How To Heal A Torn Meniscus Without Surgery
Over a year ago I had just signed up for another marathon and was excited because it was going to be my first one in a few years since having a second baby. Then, a few weeks into my training I tore both of my menisci in my knee and I was devastated. But, with some patience and dedication, I was able to rehab my knee myself and avoid surgery. I wanted to share my story in case any of you have been going through the same thing.
I’m still not sure how it exactly happened but one morning I realized it hurt to bend my knee when I was lying in bed and then the rest of the day it just felt weird. Meniscus tears usually don’t happen from running – but rather an abrupt movement or twist of the knee. I suspect I was just playing with my kids when it happened and just didn’t feel any pain for awhile. For a couple of days my knee just wouldn’t bend and I felt a weird pressure. Then, about 2 days later I looked down and I was like OMG! my knee was the size of a grapefruit. I started icing it and just trying not to do much (which is hard with 2 little ones!). I kept thinking the swelling would go down but it barely did. About a week later I went in to see an orthopedic surgeon and he did an MRI. He then told me that I had torn not one – but both of my menisci in my knee. He offered to “drain” it there to relieve some pressure but I decided not to since I wasn’t in a lot of pain. He said that it may not get worse but that it probably wouldn’t heal on it’s own and many people opt to do surgery. I was really upset and thought I would never be able to run again. But, I decided to try to manage it on my own and see how far I could go with my recovery before giving in to surgery. I had heard that surgery can sometimes make your knees worse – especially if you already have arthritis in that area, which I do from years of running.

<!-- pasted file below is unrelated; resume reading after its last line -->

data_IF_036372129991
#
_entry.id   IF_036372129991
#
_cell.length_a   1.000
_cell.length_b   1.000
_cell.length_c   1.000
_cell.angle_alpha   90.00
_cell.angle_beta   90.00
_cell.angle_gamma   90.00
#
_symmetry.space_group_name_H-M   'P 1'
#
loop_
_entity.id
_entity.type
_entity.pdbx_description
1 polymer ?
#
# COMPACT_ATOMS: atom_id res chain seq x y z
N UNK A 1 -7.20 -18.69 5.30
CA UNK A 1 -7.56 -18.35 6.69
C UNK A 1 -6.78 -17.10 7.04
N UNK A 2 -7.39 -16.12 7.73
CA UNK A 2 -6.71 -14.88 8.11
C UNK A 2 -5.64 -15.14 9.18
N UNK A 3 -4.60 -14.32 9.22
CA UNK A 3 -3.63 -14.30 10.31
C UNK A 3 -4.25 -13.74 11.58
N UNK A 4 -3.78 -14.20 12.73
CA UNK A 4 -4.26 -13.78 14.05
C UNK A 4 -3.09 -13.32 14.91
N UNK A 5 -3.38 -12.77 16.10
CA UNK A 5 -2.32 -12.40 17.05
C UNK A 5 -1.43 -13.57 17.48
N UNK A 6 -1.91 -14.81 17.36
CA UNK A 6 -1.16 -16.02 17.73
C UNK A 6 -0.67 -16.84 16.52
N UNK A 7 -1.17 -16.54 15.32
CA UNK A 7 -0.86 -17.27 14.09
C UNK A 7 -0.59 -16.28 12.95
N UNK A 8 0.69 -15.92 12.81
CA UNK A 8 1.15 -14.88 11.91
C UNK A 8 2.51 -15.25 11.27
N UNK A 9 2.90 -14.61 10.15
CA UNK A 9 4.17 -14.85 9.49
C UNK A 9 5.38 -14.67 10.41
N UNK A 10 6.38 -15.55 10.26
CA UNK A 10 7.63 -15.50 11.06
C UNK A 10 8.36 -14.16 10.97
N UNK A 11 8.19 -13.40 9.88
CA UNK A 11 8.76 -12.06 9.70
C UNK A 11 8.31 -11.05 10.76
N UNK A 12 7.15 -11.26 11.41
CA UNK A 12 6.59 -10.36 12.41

I started by really resting my leg and not doing workouts. This was super hard because part of the reason signing up for the marathon was to lose the rest of my baby weight (more on that later!). But, since I couldn’t run at all I was really bummed out. After about 6 weeks of only minimal core and upper body workouts, I added in some light walking. I even tried to jog super slow but the minute I took a few strides I had pain and gave up. After a couple of months mini squats and lunges (1/2 range of motion) were ok but I had to be careful not to lunge or squat too deep. After about 4 months of so-so workouts, I started by walking faster for cardio and doing a little more strength training (If you’d like details on what I did – comment below). Then, I think after about 6 months I slowly started to jog just a little. I still had a tiny bit of uncomfortableness and irritation so I didn’t go far. Over the course of about 9 months I slowly worked my way back up to 2-3 (slow) miles. This past Spring (1.5 years after) I began jogging more and more outside and on the treadmill and slowly increasing my speed. I started adding in more glute and quad workouts too to really stabilize my knee. I feel like this is key. When you have a weakness (often in the glutes or quads) it can offset your knee and make you prone to injury. I had success with this before when I had runner’s knee. Finally, after over a year I was able to get my sprint speed back up! I was so happy a couple of months ago when I was almost back up to full speed at 11.5mph (1% incline) on the treadmill! I really thought I would never get back up to that. It’s still a little slower than I used to do and my overall running speed (and distance) is not like it was before kids – but I have hope!
So, if you have a torn meniscus…here is what I would recommend:
- Try to rehab your knee yourself first – if you have the time (and dedication) to do it and you aren’t in any pain. But, if you and your doctor think surgery is the best option, then by all means – do that.
- Stay off your knee at least for 6 weeks then slowly add back in some cardio options that don’t hurt (like walking).
- Focus on upper body and core the first 4 months and then slowly add back in some non weight-bearing glute and quad exercises that don’t strain your knee.
- Once you are pain free – add back in light jogging for just 3-5 minute intervals at a time and then walk 2-3 minutes. As your knee starts to handle that, increase your time intervals so you are running 5-7 minutes and walking 2-3 minutes.
- Once you don’t have the pain and can jog slowly for 20 minutes at a time, then you can start to increase your speed a little. Just follow the 10% rule: don’t increase your speed or overall distance by more than 10% in one week.
*I am not a doctor and highly recommend you consult your doctor first before deciding to treat any injury yourself. This is just my advice and my personal experience.